Wednesday, 18 December 2019

On a Mission to Inspire Learning

Dr Gary Wood is Head of Sheffield Engineering Leadership Academy (SELA), and has recently been awarded a National Teaching Fellowship by Advance HE. Exclusively for the SELA blog, we met up with Gary so he could tell us more.

Hi Gary, lovely to see you! We hear you’ve had some good news recently, do tell!


It’s been quite an exciting time as I was announced as one of this year’s National Teaching Fellows by Advance HE. It is a really prestigious award that only 55 people are recognised with each year, so I am really humbled to have been selected alongside two other colleagues at the University of Sheffield.

Can you tell us a bit more about what a National Teaching Fellowship is?


The aim of the National Teaching Fellowship (NTF) scheme is to celebrate and recognise individuals who have made an outstanding impact on student outcomes and the teaching profession in higher education.

It has been running since 2000 and there are now over 900 National Teaching Fellows. It’s all organised by Advance HE and after gaining their award, fellows play an ongoing role in enhancing teaching and learning within their institution, the HE sector, and further afield. That’s something I am really passionate about being involved in.

Overall I am just so honoured that my work has been recognised with such a prestigious national award, and grateful to all of my students and colleagues who make every day as a teacher and educator so rewarding.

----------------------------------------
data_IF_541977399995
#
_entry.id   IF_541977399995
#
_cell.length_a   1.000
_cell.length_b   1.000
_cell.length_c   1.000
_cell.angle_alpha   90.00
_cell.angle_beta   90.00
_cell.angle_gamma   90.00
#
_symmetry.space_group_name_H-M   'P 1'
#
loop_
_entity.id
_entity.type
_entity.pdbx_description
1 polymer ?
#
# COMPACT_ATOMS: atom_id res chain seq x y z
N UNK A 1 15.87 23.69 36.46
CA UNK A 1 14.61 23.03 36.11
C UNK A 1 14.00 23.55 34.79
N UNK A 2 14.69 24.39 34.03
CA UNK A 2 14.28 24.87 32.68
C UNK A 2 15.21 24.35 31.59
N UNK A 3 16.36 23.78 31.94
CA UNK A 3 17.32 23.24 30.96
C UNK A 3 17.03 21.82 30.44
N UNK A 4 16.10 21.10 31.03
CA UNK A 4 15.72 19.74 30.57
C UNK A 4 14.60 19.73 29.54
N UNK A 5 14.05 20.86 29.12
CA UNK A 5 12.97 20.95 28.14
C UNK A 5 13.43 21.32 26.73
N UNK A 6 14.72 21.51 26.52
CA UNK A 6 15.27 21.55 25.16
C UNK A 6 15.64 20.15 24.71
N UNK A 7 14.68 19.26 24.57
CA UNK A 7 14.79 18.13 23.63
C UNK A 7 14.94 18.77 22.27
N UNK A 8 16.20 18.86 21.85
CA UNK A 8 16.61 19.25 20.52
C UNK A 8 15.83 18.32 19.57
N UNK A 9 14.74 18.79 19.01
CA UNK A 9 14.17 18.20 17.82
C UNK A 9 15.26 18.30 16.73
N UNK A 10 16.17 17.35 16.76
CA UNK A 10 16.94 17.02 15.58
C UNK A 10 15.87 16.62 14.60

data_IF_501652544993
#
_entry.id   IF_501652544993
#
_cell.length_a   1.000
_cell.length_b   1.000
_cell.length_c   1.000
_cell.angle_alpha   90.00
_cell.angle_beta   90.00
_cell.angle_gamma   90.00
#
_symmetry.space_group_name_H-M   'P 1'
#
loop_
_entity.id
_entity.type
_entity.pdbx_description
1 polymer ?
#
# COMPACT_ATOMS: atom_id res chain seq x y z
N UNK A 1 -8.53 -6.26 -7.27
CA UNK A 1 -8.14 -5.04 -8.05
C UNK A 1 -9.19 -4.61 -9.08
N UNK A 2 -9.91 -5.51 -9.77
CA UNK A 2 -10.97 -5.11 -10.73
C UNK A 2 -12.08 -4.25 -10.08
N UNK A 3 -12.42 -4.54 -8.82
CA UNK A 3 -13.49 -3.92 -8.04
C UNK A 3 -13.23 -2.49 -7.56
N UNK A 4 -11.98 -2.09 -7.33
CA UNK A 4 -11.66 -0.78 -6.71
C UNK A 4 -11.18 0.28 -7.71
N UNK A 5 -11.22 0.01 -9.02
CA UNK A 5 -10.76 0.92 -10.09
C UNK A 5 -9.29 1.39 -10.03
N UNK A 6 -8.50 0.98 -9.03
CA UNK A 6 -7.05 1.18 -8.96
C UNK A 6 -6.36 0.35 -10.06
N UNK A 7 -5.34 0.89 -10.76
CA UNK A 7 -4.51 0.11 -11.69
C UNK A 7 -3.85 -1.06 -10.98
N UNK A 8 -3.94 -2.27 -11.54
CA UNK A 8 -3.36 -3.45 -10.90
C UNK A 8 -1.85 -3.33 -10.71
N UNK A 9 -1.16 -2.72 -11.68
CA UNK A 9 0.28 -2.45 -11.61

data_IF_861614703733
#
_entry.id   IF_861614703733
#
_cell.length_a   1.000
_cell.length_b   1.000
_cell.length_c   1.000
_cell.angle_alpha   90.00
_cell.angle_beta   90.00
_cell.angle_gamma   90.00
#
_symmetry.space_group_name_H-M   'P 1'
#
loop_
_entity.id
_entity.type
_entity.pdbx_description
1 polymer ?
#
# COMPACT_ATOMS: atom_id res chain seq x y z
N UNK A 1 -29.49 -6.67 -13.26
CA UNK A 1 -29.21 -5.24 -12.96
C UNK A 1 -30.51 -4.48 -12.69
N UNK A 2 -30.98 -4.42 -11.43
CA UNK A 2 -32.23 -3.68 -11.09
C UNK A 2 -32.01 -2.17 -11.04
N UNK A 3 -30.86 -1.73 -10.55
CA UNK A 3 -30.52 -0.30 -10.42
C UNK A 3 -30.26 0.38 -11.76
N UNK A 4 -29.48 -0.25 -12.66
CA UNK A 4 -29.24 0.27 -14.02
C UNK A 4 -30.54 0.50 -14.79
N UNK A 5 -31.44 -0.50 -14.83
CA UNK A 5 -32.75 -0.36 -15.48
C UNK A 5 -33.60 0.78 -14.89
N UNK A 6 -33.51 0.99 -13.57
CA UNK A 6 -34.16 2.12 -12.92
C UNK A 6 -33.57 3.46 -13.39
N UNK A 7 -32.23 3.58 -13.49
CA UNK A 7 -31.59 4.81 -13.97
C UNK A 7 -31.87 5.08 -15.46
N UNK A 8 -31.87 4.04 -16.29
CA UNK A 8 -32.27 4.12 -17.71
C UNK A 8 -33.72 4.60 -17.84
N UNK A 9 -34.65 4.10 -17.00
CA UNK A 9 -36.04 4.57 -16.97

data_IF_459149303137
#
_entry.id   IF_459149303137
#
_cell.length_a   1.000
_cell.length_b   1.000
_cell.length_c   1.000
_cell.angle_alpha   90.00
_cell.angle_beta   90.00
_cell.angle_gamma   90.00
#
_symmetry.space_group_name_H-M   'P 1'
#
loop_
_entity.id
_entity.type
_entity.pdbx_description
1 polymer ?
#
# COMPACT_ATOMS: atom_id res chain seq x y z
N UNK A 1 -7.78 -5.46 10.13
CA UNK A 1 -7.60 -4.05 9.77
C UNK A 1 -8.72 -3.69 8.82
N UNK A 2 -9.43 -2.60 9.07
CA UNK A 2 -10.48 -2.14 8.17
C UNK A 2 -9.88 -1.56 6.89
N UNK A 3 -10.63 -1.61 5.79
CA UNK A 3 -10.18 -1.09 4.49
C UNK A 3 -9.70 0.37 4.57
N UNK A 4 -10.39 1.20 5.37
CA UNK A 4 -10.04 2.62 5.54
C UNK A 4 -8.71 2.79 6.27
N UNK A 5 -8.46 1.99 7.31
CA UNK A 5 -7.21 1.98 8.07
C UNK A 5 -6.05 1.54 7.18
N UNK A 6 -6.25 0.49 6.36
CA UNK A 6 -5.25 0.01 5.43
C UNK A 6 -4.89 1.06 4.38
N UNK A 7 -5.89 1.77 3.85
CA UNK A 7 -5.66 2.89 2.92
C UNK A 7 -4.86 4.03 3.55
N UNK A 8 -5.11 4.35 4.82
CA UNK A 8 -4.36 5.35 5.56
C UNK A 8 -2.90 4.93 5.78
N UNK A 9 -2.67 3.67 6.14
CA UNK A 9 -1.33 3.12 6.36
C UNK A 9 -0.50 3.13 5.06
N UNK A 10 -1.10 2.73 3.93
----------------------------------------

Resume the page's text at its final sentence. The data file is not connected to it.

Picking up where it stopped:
It must mean a lot to you. Have you always wanted to work in higher education?


It certainly does mean a lot and helping to develop higher education has been such an important part of my life.

For me, it really is such a great privilege to inspire learning in students and colleagues. I am pleased to have been able to champion approaches that connect students’ learning to their future aspirations and enable them to succeed. It’s immensely gratifying to see students surprising themselves as they discover their potential and how much they can achieve, and inspiring to be able to learn collaboratively with and from them.

Overall, I think I have always been interested in evolving and innovating teaching approaches to engage and support students to succeed. I’ve been involved in higher education for a long time, both inside and outside engineering, and learnt a lot.

For example, before I was involved in SELA and working within the Department of Mechanical Engineering, I was teaching linguistics and then working to embed enterprise education into higher education curricula. I’ve also been lucky enough to co-lead an EU-funded project called UNIWORK that aimed to enhance employability services in Higher Education Institutions across Central Asia.

I think this varied experience has brought some different insight and experiences that have really helped in the establishment of SELA and more recently in evolving the Mechanical Engineering curriculum through a Programme Level Approach (PLA), where students will have ongoing opportunities to develop the knowledge, skills, and range of attributes they need to become assured and confident graduates.

So what’s next? We bet you’ve got some exciting new developments up your sleeve!


Well we have some really exciting projects in SELA for this academic year and I’m also really looking forward to working with our newest cohort and starting to recruit again too. I’ll also be busy leading aspects of the ongoing development of learning and teaching at the Department of Mechanical Engineering and of course getting stuck into the wider conversation around learning and teaching approaches across the University of Sheffield.

Congratulations again Gary, how will you be celebrating?


Thank you! Well, I attended a very impressive black tie awards event in Manchester in October, which was a chance to network and celebrate with the other award winners from across the UK. I might also have indulged in a celebratory gin or two!

To find out more about the Advance HE Teaching Fellowships and all three 2019 winners from the University of Sheffield, click here.

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